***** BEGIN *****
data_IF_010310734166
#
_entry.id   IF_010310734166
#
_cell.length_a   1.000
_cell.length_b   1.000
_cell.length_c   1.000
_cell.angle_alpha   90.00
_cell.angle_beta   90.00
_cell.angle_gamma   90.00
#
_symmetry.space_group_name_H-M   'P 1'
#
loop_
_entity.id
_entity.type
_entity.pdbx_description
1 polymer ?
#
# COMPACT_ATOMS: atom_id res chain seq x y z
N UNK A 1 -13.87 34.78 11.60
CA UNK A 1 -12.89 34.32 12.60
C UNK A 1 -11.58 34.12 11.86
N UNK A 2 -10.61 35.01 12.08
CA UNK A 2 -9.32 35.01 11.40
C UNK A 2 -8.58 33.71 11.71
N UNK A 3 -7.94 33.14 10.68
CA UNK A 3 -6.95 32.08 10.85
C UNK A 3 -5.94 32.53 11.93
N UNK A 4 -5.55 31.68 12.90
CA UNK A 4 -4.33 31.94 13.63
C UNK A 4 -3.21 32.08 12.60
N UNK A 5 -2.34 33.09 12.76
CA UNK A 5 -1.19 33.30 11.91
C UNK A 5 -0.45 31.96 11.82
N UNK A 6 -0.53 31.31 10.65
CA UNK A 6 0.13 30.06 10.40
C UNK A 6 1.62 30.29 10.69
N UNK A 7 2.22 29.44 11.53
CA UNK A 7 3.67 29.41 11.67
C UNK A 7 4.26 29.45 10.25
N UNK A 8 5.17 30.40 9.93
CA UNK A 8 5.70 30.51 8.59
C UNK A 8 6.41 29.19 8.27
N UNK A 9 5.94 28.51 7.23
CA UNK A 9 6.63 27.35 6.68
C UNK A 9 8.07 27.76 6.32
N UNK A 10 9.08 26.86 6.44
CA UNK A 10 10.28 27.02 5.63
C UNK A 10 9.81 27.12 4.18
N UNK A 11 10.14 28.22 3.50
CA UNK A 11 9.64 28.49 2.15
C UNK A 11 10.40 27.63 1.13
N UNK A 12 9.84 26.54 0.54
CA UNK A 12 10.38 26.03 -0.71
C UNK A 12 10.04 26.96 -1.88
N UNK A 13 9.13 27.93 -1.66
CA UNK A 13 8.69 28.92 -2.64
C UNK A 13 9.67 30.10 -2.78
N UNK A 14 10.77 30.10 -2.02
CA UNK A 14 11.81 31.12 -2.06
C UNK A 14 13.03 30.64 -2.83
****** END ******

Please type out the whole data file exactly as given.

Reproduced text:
data_IF_010310734166
#
_entry.id   IF_010310734166
#
_cell.length_a   1.000
_cell.length_b   1.000
_cell.length_c   1.000
_cell.angle_alpha   90.00
_cell.angle_beta   90.00
_cell.angle_gamma   90.00
#
_symmetry.space_group_name_H-M   'P 1'
#
loop_
_entity.id
_entity.type
_entity.pdbx_description
1 polymer ?
#
# COMPACT_ATOMS: atom_id res chain seq x y z
N UNK A 1 -13.87 34.78 11.60
CA UNK A 1 -12.89 34.32 12.60
C UNK A 1 -11.58 34.12 11.86
N UNK A 2 -10.61 35.01 12.08
CA UNK A 2 -9.32 35.01 11.40
C UNK A 2 -8.58 33.71 11.71
N UNK A 3 -7.94 33.14 10.68
CA UNK A 3 -6.95 32.08 10.85
C UNK A 3 -5.94 32.53 11.93
N UNK A 4 -5.55 31.68 12.90
CA UNK A 4 -4.33 31.94 13.63
C UNK A 4 -3.21 32.08 12.60
N UNK A 5 -2.34 33.09 12.76
CA UNK A 5 -1.19 33.30 11.91
C UNK A 5 -0.45 31.96 11.82
N UNK A 6 -0.53 31.31 10.65
CA UNK A 6 0.13 30.06 10.40
C UNK A 6 1.62 30.29 10.69
N UNK A 7 2.22 29.44 11.53
CA UNK A 7 3.67 29.41 11.67
C UNK A 7 4.26 29.45 10.25
N UNK A 8 5.17 30.40 9.93
CA UNK A 8 5.70 30.51 8.59
C UNK A 8 6.41 29.19 8.27
N UNK A 9 5.94 28.51 7.23
CA UNK A 9 6.63 27.35 6.68
C UNK A 9 8.07 27.76 6.32
N UNK A 10 9.08 26.86 6.44
CA UNK A 10 10.28 27.02 5.63
C UNK A 10 9.81 27.12 4.18
N UNK A 11 10.14 28.22 3.50
CA UNK A 11 9.64 28.49 2.15
C UNK A 11 10.40 27.63 1.13
N UNK A 12 9.84 26.54 0.54
CA UNK A 12 10.38 26.03 -0.71
C UNK A 12 10.04 26.96 -1.88
N UNK A 13 9.13 27.93 -1.66
CA UNK A 13 8.69 28.92 -2.64
C UNK A 13 9.67 30.10 -2.78
N UNK A 14 10.77 30.10 -2.02
CA UNK A 14 11.81 31.12 -2.06
C UNK A 14 13.03 30.64 -2.83